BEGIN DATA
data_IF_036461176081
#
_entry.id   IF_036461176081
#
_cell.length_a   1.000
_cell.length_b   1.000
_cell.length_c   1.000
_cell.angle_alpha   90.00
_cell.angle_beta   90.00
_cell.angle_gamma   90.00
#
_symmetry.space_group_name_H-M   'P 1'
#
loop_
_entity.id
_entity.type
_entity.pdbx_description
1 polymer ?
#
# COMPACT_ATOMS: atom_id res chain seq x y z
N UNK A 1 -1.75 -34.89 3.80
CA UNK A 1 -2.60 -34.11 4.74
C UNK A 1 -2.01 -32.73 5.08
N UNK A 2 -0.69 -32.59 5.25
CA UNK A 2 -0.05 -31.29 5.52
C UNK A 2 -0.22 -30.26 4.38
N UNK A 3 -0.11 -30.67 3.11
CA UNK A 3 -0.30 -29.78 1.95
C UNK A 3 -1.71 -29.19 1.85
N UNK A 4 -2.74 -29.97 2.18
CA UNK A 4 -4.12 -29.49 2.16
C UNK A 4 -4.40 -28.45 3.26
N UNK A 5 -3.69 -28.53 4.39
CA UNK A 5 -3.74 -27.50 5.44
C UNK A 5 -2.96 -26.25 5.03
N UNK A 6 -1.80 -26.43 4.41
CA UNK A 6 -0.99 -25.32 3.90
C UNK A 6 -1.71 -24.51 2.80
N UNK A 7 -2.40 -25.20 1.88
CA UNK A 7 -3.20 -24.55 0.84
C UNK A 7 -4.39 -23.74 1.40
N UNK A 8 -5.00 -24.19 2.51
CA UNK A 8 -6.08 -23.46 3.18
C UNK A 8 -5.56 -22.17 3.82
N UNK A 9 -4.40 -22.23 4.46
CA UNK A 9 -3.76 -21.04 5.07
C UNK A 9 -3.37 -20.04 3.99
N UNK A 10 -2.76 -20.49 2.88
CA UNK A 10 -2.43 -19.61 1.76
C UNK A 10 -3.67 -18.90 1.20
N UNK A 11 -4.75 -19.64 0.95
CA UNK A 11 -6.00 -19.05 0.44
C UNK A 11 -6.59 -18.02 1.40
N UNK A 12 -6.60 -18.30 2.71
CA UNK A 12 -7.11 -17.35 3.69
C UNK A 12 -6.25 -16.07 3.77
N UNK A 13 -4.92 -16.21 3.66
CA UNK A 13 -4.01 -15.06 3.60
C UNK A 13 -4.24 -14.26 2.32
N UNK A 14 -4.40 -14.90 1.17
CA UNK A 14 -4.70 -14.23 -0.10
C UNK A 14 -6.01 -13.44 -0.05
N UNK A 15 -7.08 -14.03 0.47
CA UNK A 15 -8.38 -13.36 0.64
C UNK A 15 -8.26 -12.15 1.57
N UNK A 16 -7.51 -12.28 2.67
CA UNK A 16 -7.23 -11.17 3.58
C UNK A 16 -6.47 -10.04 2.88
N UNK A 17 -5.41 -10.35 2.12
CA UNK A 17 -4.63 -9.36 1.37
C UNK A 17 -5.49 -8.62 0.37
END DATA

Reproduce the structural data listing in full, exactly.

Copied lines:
data_IF_036461176081
#
_entry.id   IF_036461176081
#
_cell.length_a   1.000
_cell.length_b   1.000
_cell.length_c   1.000
_cell.angle_alpha   90.00
_cell.angle_beta   90.00
_cell.angle_gamma   90.00
#
_symmetry.space_group_name_H-M   'P 1'
#
loop_
_entity.id
_entity.type
_entity.pdbx_description
1 polymer ?
#
# COMPACT_ATOMS: atom_id res chain seq x y z
N UNK A 1 -1.75 -34.89 3.80
CA UNK A 1 -2.60 -34.11 4.74
C UNK A 1 -2.01 -32.73 5.08
N UNK A 2 -0.69 -32.59 5.25
CA UNK A 2 -0.05 -31.29 5.52
C UNK A 2 -0.22 -30.26 4.38
N UNK A 3 -0.11 -30.67 3.11
CA UNK A 3 -0.30 -29.78 1.95
C UNK A 3 -1.71 -29.19 1.85
N UNK A 4 -2.74 -29.97 2.18
CA UNK A 4 -4.12 -29.49 2.16
C UNK A 4 -4.40 -28.45 3.26
N UNK A 5 -3.69 -28.53 4.39
CA UNK A 5 -3.74 -27.50 5.44
C UNK A 5 -2.96 -26.25 5.03
N UNK A 6 -1.80 -26.43 4.41
CA UNK A 6 -0.99 -25.32 3.90
C UNK A 6 -1.71 -24.51 2.80
N UNK A 7 -2.40 -25.20 1.88
CA UNK A 7 -3.20 -24.55 0.84
C UNK A 7 -4.39 -23.74 1.40
N UNK A 8 -5.00 -24.19 2.51
CA UNK A 8 -6.08 -23.46 3.18
C UNK A 8 -5.56 -22.17 3.82
N UNK A 9 -4.40 -22.23 4.46
CA UNK A 9 -3.76 -21.04 5.07
C UNK A 9 -3.37 -20.04 3.99
N UNK A 10 -2.76 -20.49 2.88
CA UNK A 10 -2.43 -19.61 1.76
C UNK A 10 -3.67 -18.90 1.20
N UNK A 11 -4.75 -19.64 0.95
CA UNK A 11 -6.00 -19.05 0.44
C UNK A 11 -6.59 -18.02 1.40
N UNK A 12 -6.60 -18.30 2.71
CA UNK A 12 -7.11 -17.35 3.69
C UNK A 12 -6.25 -16.07 3.77
N UNK A 13 -4.92 -16.21 3.66
CA UNK A 13 -4.01 -15.06 3.60
C UNK A 13 -4.24 -14.26 2.32
N UNK A 14 -4.40 -14.90 1.17
CA UNK A 14 -4.70 -14.23 -0.10
C UNK A 14 -6.01 -13.44 -0.05
N UNK A 15 -7.08 -14.03 0.47
CA UNK A 15 -8.38 -13.36 0.64
C UNK A 15 -8.26 -12.15 1.57
N UNK A 16 -7.51 -12.28 2.67
CA UNK A 16 -7.23 -11.17 3.58
C UNK A 16 -6.47 -10.04 2.88
N UNK A 17 -5.41 -10.35 2.12
CA UNK A 17 -4.63 -9.36 1.37
C UNK A 17 -5.49 -8.62 0.37